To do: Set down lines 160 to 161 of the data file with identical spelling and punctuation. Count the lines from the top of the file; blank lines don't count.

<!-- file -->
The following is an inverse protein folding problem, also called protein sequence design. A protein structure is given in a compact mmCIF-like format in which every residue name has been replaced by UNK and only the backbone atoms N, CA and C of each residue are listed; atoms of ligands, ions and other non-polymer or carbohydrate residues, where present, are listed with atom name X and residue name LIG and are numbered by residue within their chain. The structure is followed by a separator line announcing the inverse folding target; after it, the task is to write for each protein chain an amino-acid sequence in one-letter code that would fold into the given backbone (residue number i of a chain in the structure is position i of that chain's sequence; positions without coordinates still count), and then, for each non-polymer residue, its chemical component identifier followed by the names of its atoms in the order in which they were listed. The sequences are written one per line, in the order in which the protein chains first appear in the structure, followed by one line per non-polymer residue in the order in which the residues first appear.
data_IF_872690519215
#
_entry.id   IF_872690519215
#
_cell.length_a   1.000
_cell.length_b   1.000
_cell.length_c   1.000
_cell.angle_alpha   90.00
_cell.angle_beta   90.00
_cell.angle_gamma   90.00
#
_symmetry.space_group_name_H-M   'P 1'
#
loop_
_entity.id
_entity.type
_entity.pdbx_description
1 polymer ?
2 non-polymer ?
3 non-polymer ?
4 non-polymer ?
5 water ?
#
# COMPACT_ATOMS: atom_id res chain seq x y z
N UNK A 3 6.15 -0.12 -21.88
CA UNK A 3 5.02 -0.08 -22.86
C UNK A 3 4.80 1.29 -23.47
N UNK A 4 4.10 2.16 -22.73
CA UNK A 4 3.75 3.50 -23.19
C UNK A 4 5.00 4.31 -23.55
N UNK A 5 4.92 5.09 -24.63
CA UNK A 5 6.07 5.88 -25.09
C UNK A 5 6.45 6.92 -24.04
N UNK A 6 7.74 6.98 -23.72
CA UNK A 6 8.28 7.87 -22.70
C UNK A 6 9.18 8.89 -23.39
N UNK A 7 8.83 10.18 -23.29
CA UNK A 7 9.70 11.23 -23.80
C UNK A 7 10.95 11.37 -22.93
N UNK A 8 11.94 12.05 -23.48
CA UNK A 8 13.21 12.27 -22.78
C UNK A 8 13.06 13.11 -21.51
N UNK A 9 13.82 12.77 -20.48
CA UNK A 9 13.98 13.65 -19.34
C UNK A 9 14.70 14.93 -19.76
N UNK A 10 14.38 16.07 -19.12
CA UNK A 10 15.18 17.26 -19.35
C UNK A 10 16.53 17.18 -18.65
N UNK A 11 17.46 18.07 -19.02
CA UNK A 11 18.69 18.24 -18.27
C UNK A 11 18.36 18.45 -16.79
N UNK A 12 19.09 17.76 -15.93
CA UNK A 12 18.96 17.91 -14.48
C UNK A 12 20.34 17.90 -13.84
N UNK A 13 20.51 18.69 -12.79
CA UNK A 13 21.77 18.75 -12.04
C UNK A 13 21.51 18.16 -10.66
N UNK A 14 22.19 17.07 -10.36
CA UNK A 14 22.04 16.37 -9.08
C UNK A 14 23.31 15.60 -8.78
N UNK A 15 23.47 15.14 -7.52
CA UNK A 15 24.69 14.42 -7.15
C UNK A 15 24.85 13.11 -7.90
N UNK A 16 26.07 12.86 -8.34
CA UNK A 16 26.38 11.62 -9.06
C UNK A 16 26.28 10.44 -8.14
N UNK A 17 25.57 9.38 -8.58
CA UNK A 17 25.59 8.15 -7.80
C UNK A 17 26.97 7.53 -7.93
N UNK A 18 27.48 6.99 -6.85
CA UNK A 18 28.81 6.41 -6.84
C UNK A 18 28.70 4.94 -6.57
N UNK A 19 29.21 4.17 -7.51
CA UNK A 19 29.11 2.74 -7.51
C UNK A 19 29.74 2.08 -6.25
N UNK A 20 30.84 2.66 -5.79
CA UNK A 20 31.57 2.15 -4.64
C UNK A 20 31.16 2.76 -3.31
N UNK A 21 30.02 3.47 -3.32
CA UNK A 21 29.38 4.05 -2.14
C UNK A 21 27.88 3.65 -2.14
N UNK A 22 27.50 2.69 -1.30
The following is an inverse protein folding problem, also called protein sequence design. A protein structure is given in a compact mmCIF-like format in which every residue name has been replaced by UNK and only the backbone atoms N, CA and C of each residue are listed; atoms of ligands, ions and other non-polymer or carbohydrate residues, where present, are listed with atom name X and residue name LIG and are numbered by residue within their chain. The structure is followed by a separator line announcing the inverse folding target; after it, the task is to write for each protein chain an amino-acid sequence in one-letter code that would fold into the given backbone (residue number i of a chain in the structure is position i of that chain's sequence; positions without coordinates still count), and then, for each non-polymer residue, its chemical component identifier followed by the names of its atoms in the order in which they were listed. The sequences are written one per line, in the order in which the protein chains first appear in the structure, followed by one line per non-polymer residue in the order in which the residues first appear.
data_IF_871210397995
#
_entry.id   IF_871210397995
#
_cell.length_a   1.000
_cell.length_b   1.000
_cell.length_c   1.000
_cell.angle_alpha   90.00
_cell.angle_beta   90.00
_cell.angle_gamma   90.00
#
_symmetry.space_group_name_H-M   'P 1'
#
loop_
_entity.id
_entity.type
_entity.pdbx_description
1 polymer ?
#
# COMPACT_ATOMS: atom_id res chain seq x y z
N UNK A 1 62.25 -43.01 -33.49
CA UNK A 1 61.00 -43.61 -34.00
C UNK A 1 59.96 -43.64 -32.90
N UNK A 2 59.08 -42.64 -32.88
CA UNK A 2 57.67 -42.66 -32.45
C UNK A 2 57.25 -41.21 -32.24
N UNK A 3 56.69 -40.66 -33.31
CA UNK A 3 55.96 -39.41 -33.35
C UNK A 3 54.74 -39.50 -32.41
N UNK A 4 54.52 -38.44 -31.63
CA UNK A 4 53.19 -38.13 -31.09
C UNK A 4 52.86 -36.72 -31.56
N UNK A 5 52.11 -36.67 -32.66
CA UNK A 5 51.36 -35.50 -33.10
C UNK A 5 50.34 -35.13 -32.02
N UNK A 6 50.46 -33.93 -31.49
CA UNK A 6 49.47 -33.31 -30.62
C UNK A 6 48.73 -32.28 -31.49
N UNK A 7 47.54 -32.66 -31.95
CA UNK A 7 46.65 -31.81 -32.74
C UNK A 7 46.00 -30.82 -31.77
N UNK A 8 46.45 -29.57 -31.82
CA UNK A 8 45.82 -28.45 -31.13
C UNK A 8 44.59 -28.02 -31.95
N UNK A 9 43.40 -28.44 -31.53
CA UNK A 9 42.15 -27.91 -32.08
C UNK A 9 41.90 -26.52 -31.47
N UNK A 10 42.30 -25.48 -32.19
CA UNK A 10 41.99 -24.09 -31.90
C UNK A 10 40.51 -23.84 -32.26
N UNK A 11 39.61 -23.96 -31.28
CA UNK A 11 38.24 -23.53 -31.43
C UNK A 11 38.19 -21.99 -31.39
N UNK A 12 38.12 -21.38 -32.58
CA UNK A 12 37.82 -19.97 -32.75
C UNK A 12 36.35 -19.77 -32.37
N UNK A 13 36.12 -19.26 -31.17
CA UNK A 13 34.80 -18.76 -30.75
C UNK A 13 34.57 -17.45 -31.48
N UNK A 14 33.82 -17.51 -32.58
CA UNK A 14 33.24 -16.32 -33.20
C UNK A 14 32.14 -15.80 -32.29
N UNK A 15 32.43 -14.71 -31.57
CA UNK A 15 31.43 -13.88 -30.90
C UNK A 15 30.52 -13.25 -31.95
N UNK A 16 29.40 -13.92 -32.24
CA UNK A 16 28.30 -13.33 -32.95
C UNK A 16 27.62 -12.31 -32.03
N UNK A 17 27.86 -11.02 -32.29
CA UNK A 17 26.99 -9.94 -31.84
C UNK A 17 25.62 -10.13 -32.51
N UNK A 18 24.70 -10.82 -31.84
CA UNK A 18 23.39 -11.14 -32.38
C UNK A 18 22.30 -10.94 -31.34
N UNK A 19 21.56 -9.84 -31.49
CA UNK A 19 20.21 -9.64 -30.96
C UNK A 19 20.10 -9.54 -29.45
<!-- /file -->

CA UNK A 19 20.21 -9.64 -30.96
C UNK A 19 20.10 -9.54 -29.45